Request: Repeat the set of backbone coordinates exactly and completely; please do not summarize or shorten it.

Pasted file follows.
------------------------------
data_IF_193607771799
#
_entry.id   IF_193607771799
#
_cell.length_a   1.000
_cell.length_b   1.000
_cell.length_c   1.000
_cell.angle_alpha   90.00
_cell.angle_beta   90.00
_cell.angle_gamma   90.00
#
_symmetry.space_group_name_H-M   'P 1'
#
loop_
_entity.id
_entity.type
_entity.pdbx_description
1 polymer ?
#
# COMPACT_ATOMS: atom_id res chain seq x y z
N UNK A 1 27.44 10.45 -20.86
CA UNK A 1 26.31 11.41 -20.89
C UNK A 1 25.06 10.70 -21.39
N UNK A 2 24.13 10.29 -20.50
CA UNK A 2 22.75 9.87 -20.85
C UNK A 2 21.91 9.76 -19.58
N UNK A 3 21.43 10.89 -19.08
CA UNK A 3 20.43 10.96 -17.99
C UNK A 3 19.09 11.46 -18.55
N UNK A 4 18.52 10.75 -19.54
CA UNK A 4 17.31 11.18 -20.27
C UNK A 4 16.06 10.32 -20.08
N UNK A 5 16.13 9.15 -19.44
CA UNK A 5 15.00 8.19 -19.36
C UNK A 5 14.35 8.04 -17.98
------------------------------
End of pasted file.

data_IF_193607771799
#
_entry.id   IF_193607771799
#
_cell.length_a   1.000
_cell.length_b   1.000
_cell.length_c   1.000
_cell.angle_alpha   90.00
_cell.angle_beta   90.00
_cell.angle_gamma   90.00
#
_symmetry.space_group_name_H-M   'P 1'
#
loop_
_entity.id
_entity.type
_entity.pdbx_description
1 polymer ?
#
# COMPACT_ATOMS: atom_id res chain seq x y z
N UNK A 1 27.44 10.45 -20.86
CA UNK A 1 26.31 11.41 -20.89
C UNK A 1 25.06 10.70 -21.39
N UNK A 2 24.13 10.29 -20.50
CA UNK A 2 22.75 9.87 -20.85
C UNK A 2 21.91 9.76 -19.58
N UNK A 3 21.43 10.89 -19.08
CA UNK A 3 20.43 10.96 -17.99
C UNK A 3 19.09 11.46 -18.55
N UNK A 4 18.52 10.75 -19.54
CA UNK A 4 17.31 11.18 -20.27
C UNK A 4 16.06 10.32 -20.08
N UNK A 5 16.13 9.15 -19.44
CA UNK A 5 15.00 8.19 -19.36
C UNK A 5 14.35 8.04 -17.98